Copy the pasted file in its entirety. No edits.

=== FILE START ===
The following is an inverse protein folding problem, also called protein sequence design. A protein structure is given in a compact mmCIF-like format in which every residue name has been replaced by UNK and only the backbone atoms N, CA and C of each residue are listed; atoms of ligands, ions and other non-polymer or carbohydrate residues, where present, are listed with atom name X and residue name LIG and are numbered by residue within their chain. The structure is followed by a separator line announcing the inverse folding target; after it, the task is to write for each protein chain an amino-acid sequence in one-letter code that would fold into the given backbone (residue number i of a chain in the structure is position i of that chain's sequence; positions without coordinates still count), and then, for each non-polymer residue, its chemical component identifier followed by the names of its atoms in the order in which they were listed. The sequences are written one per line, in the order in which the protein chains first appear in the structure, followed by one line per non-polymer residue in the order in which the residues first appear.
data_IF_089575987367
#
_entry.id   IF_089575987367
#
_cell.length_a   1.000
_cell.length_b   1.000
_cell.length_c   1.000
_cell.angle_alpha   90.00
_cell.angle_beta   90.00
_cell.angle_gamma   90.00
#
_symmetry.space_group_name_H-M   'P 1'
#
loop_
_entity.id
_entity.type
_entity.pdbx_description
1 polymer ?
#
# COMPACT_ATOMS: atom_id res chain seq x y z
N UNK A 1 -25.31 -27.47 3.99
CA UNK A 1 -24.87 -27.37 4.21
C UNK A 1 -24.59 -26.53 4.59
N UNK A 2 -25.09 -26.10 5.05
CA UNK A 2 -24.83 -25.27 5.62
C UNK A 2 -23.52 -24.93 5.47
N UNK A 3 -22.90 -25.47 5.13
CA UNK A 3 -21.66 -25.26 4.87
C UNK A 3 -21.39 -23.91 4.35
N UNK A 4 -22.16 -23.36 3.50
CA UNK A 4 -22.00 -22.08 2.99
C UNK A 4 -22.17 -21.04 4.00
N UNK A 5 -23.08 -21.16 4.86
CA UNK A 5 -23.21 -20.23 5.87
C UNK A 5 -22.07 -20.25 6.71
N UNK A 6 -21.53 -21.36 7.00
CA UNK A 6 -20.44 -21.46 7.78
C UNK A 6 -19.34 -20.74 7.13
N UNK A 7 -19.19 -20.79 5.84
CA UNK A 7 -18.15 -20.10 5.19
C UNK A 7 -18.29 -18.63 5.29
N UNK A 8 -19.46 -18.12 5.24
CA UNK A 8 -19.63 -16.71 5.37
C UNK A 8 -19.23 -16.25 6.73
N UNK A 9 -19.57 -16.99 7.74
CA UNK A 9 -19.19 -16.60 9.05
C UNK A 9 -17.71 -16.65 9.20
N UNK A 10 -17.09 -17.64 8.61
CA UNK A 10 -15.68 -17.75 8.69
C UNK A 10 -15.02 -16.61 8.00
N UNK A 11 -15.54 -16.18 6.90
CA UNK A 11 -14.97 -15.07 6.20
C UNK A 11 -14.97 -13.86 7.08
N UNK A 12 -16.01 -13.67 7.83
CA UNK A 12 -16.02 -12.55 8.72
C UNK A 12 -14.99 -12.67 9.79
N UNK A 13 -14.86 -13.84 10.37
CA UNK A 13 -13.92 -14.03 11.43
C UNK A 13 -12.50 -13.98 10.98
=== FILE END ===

The following is an inverse protein folding problem, also called protein sequence design. A protein structure is given in a compact mmCIF-like format in which every residue name has been replaced by UNK and only the backbone atoms N, CA and C of each residue are listed; atoms of ligands, ions and other non-polymer or carbohydrate residues, where present, are listed with atom name X and residue name LIG and are numbered by residue within their chain. The structure is followed by a separator line announcing the inverse folding target; after it, the task is to write for each protein chain an amino-acid sequence in one-letter code that would fold into the given backbone (residue number i of a chain in the structure is position i of that chain's sequence; positions without coordinates still count), and then, for each non-polymer residue, its chemical component identifier followed by the names of its atoms in the order in which they were listed. The sequences are written one per line, in the order in which the protein chains first appear in the structure, followed by one line per non-polymer residue in the order in which the residues first appear.
data_IF_089575987367
#
_entry.id   IF_089575987367
#
_cell.length_a   1.000
_cell.length_b   1.000
_cell.length_c   1.000
_cell.angle_alpha   90.00
_cell.angle_beta   90.00
_cell.angle_gamma   90.00
#
_symmetry.space_group_name_H-M   'P 1'
#
loop_
_entity.id
_entity.type
_entity.pdbx_description
1 polymer ?
#
# COMPACT_ATOMS: atom_id res chain seq x y z
N UNK A 1 -25.31 -27.47 3.99
CA UNK A 1 -24.87 -27.37 4.21
C UNK A 1 -24.59 -26.53 4.59
N UNK A 2 -25.09 -26.10 5.05
CA UNK A 2 -24.83 -25.27 5.62
C UNK A 2 -23.52 -24.93 5.47
N UNK A 3 -22.90 -25.47 5.13
CA UNK A 3 -21.66 -25.26 4.87
C UNK A 3 -21.39 -23.91 4.35
N UNK A 4 -22.16 -23.36 3.50
CA UNK A 4 -22.00 -22.08 2.99
C UNK A 4 -22.17 -21.04 4.00
N UNK A 5 -23.08 -21.16 4.86
CA UNK A 5 -23.21 -20.23 5.87
C UNK A 5 -22.07 -20.25 6.71
N UNK A 6 -21.53 -21.36 7.00
CA UNK A 6 -20.44 -21.46 7.78
C UNK A 6 -19.34 -20.74 7.13
N UNK A 7 -19.19 -20.79 5.84
CA UNK A 7 -18.15 -20.10 5.19
C UNK A 7 -18.29 -18.63 5.29
N UNK A 8 -19.46 -18.12 5.24
CA UNK A 8 -19.63 -16.71 5.37
C UNK A 8 -19.23 -16.25 6.73
N UNK A 9 -19.57 -16.99 7.74
CA UNK A 9 -19.19 -16.60 9.05
C UNK A 9 -17.71 -16.65 9.20
N UNK A 10 -17.09 -17.64 8.61
CA UNK A 10 -15.68 -17.75 8.69
C UNK A 10 -15.02 -16.61 8.00
N UNK A 11 -15.54 -16.18 6.90
CA UNK A 11 -14.97 -15.07 6.20
C UNK A 11 -14.97 -13.86 7.08
N UNK A 12 -16.01 -13.67 7.83
CA UNK A 12 -16.02 -12.55 8.72
C UNK A 12 -14.99 -12.67 9.79
N UNK A 13 -14.86 -13.84 10.37
CA UNK A 13 -13.92 -14.03 11.43
C UNK A 13 -12.50 -13.98 10.98